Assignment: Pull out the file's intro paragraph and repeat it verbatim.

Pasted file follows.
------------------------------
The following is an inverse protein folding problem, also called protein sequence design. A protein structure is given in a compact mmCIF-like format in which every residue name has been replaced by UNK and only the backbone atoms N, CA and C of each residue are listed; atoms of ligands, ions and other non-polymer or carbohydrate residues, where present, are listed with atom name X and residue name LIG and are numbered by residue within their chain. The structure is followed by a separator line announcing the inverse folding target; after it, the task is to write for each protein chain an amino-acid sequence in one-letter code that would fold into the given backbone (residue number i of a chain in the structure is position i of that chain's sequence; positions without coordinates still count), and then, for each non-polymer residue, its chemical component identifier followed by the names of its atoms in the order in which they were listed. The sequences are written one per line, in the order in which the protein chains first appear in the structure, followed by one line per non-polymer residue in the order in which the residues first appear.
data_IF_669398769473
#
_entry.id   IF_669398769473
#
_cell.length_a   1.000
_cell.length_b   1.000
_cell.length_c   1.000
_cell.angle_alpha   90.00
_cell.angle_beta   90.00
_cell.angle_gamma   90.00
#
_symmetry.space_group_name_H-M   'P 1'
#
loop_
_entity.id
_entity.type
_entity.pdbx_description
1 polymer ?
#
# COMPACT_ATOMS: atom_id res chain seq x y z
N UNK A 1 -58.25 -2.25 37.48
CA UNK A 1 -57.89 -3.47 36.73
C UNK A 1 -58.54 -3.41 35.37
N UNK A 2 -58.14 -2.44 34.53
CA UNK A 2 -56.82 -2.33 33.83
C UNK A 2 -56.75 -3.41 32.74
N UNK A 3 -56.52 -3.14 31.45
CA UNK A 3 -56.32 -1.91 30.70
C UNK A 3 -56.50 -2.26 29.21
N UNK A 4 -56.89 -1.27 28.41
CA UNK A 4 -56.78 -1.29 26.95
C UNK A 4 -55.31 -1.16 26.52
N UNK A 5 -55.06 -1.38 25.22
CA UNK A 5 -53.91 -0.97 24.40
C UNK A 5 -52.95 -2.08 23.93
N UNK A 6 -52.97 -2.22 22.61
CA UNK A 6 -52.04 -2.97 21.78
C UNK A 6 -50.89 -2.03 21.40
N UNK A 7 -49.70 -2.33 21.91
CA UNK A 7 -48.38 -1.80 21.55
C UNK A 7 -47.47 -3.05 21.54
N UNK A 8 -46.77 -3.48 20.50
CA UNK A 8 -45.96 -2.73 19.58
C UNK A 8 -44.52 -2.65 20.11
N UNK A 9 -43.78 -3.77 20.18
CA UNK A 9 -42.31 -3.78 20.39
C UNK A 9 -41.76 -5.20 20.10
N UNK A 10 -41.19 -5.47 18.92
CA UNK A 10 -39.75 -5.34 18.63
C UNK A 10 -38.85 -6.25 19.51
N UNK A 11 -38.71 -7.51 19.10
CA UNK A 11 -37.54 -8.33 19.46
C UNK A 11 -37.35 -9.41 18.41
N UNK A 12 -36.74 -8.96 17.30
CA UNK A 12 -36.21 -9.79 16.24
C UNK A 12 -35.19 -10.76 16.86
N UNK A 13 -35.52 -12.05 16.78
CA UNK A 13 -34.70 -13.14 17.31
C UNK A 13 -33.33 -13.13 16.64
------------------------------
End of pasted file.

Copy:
The following is an inverse protein folding problem, also called protein sequence design. A protein structure is given in a compact mmCIF-like format in which every residue name has been replaced by UNK and only the backbone atoms N, CA and C of each residue are listed; atoms of ligands, ions and other non-polymer or carbohydrate residues, where present, are listed with atom name X and residue name LIG and are numbered by residue within their chain. The structure is followed by a separator line announcing the inverse folding target; after it, the task is to write for each protein chain an amino-acid sequence in one-letter code that would fold into the given backbone (residue number i of a chain in the structure is position i of that chain's sequence; positions without coordinates still count), and then, for each non-polymer residue, its chemical component identifier followed by the names of its atoms in the order in which they were listed. The sequences are written one per line, in the order in which the protein chains first appear in the structure, followed by one line per non-polymer residue in the order in which the residues first appear.